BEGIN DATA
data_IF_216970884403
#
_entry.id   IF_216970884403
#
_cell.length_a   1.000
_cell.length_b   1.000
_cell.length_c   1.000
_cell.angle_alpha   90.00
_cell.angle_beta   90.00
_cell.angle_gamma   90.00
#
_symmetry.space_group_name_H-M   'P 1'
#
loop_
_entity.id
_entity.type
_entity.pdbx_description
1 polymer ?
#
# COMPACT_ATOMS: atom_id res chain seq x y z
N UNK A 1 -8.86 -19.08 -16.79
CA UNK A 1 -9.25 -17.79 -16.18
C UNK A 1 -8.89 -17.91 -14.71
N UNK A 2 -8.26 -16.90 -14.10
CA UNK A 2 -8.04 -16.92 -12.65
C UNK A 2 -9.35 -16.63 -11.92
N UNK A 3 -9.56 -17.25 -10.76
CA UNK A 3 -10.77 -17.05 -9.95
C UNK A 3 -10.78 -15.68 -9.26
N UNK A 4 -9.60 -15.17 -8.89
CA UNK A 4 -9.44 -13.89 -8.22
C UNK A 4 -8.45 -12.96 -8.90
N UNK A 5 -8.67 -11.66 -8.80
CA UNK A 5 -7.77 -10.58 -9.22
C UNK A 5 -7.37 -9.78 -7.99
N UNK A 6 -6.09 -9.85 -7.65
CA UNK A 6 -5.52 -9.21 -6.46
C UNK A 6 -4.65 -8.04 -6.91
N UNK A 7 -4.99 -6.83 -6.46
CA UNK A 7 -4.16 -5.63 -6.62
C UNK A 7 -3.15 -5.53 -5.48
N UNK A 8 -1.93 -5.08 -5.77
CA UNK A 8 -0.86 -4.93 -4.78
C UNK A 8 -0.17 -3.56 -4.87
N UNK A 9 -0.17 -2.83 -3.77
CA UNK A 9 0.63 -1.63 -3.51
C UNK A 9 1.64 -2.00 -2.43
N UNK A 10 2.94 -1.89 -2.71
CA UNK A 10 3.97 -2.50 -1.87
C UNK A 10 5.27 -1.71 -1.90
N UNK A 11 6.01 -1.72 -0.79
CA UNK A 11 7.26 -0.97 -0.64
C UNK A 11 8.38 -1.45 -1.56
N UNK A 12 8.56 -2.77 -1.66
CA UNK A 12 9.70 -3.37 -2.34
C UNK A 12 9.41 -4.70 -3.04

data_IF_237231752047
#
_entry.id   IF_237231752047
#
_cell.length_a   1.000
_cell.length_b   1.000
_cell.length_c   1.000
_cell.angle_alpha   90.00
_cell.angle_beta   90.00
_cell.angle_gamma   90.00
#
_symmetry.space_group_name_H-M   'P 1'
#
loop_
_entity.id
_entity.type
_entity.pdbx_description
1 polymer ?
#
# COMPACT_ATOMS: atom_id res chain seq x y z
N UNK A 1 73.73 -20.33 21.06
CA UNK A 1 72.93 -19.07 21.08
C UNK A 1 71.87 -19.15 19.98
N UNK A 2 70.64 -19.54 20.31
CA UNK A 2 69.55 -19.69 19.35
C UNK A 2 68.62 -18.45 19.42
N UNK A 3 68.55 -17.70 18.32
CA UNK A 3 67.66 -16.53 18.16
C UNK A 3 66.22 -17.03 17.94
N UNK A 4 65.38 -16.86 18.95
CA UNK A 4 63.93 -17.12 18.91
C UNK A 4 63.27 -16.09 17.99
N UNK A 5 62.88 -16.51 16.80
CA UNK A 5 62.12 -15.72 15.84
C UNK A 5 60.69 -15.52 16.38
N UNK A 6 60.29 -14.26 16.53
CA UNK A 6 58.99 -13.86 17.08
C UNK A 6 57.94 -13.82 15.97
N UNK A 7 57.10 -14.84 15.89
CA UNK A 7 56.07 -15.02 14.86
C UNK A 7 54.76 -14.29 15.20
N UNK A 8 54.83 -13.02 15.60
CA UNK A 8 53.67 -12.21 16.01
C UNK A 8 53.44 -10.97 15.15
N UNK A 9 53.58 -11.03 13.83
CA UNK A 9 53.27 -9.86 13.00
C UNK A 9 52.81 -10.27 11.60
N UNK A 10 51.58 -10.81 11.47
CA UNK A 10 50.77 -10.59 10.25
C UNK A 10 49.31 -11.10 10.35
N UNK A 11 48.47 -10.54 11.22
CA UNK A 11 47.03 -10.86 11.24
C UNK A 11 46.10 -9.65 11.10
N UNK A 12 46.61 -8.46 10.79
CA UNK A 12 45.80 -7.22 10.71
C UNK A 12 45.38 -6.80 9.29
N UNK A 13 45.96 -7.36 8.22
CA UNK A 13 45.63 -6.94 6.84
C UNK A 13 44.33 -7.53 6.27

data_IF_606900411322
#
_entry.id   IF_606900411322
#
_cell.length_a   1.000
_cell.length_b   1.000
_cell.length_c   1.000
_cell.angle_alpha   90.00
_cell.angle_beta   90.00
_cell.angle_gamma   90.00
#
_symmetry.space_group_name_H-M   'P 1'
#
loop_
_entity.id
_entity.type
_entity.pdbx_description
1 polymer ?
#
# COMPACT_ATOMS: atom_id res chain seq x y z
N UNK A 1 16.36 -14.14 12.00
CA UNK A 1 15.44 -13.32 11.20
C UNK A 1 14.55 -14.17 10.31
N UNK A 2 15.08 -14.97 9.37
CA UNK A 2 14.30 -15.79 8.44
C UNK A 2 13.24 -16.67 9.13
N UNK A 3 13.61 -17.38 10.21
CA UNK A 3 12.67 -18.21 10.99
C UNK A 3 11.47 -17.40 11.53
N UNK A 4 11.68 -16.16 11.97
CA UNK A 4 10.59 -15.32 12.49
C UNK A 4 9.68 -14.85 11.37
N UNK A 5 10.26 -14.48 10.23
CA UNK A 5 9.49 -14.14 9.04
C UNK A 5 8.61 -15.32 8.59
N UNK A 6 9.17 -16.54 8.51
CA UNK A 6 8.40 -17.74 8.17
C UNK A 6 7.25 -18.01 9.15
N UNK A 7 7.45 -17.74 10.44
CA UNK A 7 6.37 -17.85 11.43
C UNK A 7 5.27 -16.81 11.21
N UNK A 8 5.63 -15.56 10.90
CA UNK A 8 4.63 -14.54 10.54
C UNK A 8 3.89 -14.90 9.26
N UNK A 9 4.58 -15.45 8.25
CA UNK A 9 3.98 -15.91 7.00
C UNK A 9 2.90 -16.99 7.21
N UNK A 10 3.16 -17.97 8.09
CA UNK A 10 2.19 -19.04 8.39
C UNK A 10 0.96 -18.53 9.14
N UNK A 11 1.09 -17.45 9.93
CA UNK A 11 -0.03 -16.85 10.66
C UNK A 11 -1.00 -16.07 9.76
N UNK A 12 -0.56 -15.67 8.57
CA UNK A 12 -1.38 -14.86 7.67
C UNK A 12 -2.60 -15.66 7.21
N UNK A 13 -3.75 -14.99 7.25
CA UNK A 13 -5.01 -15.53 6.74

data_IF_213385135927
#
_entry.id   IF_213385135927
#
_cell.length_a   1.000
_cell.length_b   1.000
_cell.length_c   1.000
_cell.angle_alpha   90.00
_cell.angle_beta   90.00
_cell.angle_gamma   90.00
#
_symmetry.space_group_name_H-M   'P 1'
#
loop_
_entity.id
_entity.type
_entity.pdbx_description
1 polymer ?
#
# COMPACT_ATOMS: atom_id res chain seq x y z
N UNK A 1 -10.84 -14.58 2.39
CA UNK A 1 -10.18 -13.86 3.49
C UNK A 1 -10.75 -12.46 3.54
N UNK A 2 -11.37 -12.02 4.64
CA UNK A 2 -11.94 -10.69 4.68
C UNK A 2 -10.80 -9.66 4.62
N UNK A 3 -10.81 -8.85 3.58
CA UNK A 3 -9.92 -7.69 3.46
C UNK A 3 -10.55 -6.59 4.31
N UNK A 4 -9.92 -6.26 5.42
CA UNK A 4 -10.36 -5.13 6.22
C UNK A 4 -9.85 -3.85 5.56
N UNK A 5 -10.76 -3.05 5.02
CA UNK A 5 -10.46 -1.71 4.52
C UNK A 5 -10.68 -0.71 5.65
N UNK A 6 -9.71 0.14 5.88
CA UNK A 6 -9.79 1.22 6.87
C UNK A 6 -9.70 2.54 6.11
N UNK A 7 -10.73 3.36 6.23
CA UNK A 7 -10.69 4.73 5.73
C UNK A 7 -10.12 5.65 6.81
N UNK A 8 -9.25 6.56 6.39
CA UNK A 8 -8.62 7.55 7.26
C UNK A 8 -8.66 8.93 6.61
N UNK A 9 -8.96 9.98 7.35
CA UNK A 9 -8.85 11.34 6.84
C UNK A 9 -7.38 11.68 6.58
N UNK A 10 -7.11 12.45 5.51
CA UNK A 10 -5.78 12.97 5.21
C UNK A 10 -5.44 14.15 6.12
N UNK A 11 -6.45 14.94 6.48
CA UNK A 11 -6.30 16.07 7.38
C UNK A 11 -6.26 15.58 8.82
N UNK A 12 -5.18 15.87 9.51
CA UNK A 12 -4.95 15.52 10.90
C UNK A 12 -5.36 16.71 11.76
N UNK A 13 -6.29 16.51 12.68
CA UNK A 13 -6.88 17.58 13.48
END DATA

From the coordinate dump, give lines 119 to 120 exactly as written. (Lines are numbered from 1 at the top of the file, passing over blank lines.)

#
_cell.length_a   1.000